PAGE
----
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South of Lessness Heath was the Bedon Stream,
306-320 Two adjacent groups of farm workers houses c.1894, impressive, each group having fine end gables.
Baptist Mission chapel
V2 attack February
1945 Overhead electricity lines brought down in Bedonwell Road. 5 killed, 62
injured. 4.34 pm
Council housing. Name of old house
struck on 8 February 1945. At noon one person was killed and 82 injured.
Little Heath Road
Earl Haig. Built by Charringtons 1936.
Because of Second World War, huts for bombed out families.
Baptist church, 1805, older foundation,
Shops replaced in 1963, Library in 1964,
39 Royal Standard,
Lessness Heath Primary School
Orchard area of Dixon's Farm built up by Freakes and
Richards in 1930s,
Area west of Lessness Heath. Built up from 1882. another
tract of common which meant that heathland stretched almost continuously as far
as Bostall Heath.
Tyndale Preparatory School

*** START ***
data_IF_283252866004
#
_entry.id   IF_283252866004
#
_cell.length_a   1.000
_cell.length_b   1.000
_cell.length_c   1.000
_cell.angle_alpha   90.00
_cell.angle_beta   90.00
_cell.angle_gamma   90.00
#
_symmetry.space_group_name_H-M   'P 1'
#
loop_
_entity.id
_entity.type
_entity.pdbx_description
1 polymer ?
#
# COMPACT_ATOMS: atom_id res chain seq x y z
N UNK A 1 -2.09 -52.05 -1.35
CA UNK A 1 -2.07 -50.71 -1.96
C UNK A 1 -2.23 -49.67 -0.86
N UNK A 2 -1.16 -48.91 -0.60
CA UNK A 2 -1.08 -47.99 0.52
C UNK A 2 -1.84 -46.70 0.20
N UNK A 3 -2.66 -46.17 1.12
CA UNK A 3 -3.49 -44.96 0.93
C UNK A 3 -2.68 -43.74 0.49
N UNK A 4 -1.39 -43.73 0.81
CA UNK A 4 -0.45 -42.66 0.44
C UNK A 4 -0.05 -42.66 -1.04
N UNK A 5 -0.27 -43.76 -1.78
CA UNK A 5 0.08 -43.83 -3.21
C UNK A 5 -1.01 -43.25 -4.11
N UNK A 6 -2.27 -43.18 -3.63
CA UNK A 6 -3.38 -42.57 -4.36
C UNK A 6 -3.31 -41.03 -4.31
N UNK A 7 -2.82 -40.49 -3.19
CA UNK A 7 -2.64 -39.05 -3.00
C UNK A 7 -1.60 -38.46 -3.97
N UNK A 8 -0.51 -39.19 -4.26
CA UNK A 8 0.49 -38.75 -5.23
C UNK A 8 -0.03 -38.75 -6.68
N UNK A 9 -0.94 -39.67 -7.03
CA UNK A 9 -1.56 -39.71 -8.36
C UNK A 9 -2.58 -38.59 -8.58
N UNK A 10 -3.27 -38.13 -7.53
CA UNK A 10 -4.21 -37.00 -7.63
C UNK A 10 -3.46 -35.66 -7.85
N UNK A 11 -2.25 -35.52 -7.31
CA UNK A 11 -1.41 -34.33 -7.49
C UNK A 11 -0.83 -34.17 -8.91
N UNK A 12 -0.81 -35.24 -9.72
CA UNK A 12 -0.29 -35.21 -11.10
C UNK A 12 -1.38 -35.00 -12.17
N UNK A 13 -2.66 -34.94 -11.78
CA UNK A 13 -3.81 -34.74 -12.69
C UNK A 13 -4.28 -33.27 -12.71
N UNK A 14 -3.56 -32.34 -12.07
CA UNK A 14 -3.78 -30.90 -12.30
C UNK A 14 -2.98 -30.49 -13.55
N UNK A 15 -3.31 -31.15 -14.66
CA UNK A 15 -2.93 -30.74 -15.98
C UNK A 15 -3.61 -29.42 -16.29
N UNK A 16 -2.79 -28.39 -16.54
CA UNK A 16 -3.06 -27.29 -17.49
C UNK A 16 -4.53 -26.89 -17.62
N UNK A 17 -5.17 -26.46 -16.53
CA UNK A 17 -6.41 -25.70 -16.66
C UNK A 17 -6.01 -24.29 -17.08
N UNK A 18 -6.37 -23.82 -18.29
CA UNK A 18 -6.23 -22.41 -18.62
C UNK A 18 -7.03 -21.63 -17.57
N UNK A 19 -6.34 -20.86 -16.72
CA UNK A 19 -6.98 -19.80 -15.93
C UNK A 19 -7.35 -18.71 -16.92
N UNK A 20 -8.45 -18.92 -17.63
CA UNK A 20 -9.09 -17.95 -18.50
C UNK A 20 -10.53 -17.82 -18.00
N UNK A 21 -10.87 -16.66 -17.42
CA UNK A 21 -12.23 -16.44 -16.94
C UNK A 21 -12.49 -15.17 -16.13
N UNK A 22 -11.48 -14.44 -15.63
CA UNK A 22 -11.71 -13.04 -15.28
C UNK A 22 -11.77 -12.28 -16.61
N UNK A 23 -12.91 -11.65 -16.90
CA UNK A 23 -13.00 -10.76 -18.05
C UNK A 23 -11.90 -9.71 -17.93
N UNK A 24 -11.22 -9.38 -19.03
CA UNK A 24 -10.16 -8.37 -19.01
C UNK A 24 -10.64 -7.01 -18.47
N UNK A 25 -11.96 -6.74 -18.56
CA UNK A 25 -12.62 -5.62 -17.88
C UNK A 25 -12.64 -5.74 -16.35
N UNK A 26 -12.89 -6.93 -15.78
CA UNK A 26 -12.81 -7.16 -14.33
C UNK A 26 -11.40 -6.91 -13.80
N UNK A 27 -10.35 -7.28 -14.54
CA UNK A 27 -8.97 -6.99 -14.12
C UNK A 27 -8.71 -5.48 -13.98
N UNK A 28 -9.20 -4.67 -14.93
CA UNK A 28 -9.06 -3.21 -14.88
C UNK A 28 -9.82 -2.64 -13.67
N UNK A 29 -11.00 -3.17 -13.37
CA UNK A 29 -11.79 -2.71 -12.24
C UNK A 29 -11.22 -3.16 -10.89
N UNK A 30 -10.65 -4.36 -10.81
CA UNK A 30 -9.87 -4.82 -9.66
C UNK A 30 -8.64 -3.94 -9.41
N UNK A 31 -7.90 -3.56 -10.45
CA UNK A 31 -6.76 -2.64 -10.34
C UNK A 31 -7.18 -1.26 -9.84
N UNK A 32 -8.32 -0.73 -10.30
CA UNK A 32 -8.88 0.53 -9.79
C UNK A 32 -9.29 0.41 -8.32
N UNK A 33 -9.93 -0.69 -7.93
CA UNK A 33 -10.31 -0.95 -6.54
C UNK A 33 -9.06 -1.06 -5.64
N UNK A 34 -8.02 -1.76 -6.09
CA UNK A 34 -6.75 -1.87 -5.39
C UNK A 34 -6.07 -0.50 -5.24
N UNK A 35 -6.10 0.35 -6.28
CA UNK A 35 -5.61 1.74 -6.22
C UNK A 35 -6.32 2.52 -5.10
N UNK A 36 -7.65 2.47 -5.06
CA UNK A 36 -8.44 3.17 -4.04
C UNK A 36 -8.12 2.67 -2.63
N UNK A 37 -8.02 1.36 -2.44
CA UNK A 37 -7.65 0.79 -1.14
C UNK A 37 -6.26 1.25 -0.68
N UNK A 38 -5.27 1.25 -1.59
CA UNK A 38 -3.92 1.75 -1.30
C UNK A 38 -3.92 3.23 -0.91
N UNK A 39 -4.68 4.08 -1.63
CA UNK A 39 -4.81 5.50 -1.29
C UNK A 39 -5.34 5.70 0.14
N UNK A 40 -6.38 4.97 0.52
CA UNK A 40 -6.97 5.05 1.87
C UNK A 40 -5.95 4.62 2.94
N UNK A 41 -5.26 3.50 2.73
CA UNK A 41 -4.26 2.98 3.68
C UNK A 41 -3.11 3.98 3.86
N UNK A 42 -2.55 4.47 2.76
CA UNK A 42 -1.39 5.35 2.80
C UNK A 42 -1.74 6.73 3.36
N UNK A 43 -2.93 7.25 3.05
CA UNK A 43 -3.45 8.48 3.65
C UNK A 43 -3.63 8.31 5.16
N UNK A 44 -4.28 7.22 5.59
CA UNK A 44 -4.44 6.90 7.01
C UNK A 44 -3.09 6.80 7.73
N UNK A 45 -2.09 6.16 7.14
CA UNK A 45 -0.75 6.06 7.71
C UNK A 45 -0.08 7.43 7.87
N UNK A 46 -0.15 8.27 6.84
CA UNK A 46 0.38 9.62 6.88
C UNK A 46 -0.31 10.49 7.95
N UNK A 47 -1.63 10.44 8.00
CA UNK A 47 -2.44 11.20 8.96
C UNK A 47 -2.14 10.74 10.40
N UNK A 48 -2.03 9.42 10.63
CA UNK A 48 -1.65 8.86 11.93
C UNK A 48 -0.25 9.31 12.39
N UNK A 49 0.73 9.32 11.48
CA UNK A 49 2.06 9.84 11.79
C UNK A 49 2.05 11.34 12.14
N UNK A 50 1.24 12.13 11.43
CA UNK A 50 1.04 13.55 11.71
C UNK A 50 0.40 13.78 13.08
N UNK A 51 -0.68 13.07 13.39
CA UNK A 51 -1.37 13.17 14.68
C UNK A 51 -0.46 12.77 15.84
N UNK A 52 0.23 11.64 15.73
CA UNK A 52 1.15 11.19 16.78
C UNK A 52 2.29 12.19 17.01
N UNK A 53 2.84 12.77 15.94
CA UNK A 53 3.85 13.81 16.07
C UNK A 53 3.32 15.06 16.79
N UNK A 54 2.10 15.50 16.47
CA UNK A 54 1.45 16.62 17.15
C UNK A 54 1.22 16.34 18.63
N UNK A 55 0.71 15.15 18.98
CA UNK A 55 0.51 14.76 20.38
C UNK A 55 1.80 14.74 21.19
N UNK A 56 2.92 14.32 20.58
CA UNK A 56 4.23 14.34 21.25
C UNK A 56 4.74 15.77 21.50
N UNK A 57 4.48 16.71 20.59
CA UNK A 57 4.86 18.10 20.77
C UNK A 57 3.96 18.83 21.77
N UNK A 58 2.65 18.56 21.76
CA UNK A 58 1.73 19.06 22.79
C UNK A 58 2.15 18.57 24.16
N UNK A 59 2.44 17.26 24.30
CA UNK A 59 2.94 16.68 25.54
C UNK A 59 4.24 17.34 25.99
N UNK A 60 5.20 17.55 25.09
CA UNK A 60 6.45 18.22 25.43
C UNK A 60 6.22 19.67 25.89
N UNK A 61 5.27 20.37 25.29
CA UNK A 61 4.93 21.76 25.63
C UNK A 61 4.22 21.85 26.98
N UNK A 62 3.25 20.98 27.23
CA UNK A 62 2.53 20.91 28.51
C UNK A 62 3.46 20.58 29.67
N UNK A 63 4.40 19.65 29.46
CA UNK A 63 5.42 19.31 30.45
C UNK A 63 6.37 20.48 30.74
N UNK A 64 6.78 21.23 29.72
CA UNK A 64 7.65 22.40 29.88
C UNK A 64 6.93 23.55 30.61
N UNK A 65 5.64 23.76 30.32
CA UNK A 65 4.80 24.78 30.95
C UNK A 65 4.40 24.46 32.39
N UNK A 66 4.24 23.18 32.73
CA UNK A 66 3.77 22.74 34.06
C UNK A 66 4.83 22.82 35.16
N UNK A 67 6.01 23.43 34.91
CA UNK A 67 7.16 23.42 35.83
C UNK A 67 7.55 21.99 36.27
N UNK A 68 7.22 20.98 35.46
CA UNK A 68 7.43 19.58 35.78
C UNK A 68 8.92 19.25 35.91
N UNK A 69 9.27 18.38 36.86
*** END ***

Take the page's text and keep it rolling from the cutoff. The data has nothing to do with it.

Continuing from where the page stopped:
West Heath Recreation Ground opened by Minister of Health
open land was retained to the west of the West Heath House until 1924, when it
too was sold for building development, and Westergate Road was made
The West Heath was sold for
development in 1882, and the large houses formerly fronting Woolwich Road
between Belvedere and Bostall were built.
West Heath House, where the one-time owner General Hulse was
visited by George IV, still survives in modified form in Woolwich Road. In
later years the property belonged to the Seth-Smith family, but for many years until
1921 the house was occupied by Sir Tom Callender of cable fame. The house had
extensive coach houses and stables, in which were kept the horses for a local
hunt. Part of the stables was converted into a bungalow which still remains.